For BTS fans in South Korea, there is resignation as the group takes a break: NPR

A poster showing members of K-pop group BTS is displayed at a tourist information center in Seoul on June 15. Global superstars BTS said they were taking time to focus on solo projects, but the company behind the groundbreaking K-pop group said they weren’t. to make a break.

Ahn Young-joon/AP


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Ahn Young-joon/AP


A poster showing members of K-pop group BTS is displayed at a tourist information center in Seoul on June 15. Global superstars BTS said they were taking time to focus on solo projects, but the company behind the groundbreaking K-pop group said they weren’t. to make a break.

Ahn Young-joon/AP

TOKYO — When South Korean boy band BTS announced its decision last week to go on hiatus, it sent shockwaves through the music world and sent the band’s management company’s stock prices plummeting.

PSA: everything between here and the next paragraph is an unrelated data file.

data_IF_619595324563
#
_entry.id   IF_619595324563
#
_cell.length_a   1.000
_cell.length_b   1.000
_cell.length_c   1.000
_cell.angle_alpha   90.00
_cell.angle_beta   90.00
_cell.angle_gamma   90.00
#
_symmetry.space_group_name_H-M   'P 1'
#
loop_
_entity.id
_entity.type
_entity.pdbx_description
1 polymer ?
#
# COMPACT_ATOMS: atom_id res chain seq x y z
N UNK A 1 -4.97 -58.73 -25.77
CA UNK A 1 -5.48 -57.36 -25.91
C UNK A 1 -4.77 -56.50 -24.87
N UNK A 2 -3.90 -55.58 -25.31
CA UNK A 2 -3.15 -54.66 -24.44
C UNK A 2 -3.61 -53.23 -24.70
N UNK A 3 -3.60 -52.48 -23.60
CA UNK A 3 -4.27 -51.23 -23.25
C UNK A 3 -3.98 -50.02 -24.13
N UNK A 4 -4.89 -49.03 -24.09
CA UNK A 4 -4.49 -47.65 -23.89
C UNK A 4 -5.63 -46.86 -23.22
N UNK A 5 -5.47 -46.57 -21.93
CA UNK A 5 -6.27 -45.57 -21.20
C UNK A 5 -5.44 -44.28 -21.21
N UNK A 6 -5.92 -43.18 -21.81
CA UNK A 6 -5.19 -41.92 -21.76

And thanks to BTS’s outspoken criticism of their own industry — something few of their colleagues are free to do — it has shed light on the inner workings of the K-pop hit machine.

Last week, the band released a video through their management company, in which they explained their need to take a break.

“After 10 years of living as BTS and working all of our schedules, it’s physically impossible for me to mature,” said BTS leader Kim Nam-joon, also known as RM. He added that he lost sight of what kind of group BTS is and what stories they want to tell.